“That was actually the primary time there had been a workforce of a number of individuals with diabetes taking over a problem like this,” Southerland stated. “And I needed to win — the staff needed to win — however nobody believed in us.”
First, nobody thought they might increase the cash, however they raised $250,000 within the first yr. Then, nobody thought they might discover a group, however they have been capable of recruit six different cyclists who had diabetes. And even after that, nobody thought they might compete. However after coming in second in 2006, Team Sort 1 would go on to win the Race Throughout America in 2007, 2009 and 2010. That’s when the group started to garner media consideration, and Southerland acknowledged the impression it was having.
“I’ve been to diabetes conferences, I’ve been to diabetes camps, and these youngsters had heroes for the primary time of their lives,” he stated. “That they had individuals dwelling with diabetes who have been taking satisfaction in having diabetes, have been embracing it on a public stage and saying, ‘When you management it, you possibly can dream. For those who management it, you are able to do it.’ And I knew we needed to convey that to the world.”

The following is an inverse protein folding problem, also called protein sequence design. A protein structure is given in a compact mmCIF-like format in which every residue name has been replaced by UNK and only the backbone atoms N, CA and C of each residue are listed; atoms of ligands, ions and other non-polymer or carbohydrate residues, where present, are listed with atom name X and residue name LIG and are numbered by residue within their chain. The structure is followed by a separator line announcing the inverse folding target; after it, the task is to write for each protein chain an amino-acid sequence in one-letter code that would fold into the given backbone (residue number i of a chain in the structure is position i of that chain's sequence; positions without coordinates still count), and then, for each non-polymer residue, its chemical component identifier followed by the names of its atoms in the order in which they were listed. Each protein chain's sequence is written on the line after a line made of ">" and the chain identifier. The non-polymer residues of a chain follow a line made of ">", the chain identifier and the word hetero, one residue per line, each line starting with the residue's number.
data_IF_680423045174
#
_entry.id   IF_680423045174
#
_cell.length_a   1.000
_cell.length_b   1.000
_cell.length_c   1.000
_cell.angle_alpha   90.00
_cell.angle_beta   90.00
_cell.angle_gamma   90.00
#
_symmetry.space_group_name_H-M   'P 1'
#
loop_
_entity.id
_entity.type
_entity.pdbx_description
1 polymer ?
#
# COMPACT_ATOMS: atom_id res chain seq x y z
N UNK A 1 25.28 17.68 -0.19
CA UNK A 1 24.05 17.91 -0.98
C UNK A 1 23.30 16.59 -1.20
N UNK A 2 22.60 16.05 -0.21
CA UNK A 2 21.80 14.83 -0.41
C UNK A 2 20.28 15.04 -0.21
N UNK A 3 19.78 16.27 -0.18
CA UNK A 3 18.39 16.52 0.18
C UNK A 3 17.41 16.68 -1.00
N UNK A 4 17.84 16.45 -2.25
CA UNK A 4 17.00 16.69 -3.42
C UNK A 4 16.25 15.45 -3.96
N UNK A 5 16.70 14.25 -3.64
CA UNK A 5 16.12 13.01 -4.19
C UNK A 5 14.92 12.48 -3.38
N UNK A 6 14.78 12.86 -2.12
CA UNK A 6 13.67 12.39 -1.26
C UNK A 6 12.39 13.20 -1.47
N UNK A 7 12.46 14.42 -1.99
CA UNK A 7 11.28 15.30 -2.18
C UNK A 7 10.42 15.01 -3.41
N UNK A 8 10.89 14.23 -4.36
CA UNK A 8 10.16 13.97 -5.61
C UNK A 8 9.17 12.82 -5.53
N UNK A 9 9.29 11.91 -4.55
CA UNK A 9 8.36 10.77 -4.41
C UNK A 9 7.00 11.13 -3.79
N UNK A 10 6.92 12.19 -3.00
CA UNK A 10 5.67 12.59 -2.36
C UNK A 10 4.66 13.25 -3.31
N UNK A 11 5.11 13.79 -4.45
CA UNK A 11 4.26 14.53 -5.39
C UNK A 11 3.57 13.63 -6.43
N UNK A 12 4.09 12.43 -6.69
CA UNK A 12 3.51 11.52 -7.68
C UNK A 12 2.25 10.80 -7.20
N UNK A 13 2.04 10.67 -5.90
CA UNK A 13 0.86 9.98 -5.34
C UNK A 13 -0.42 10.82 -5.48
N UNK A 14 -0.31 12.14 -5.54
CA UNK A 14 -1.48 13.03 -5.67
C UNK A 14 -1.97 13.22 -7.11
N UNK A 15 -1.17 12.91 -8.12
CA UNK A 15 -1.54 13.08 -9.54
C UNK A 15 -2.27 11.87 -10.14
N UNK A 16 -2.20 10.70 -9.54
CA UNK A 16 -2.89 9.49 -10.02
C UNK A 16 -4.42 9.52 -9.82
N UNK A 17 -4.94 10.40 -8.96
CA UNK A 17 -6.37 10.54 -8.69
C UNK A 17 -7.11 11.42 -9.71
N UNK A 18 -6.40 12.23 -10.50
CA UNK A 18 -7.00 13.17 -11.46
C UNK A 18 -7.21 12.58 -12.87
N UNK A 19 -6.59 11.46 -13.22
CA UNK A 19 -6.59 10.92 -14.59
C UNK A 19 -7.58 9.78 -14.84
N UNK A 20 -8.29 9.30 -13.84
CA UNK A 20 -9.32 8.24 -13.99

With the assistance of Novo Nordisk, a Danish pharmaceutical firm that focuses on diabetes care merchandise, he did convey it to the world. In 2012, Southerland started a partnership with Novo Nordisk, which allowed him to hold out a worldwide recruiting mission. Though Southerland himself hasn’t raced professionally since 2009, Team Novo Nordisk’s professional staff now has 18 cyclists from eight totally different nations, together with a improvement group and a junior group that type their expertise pipeline. That mannequin has bred success, out and in of racing.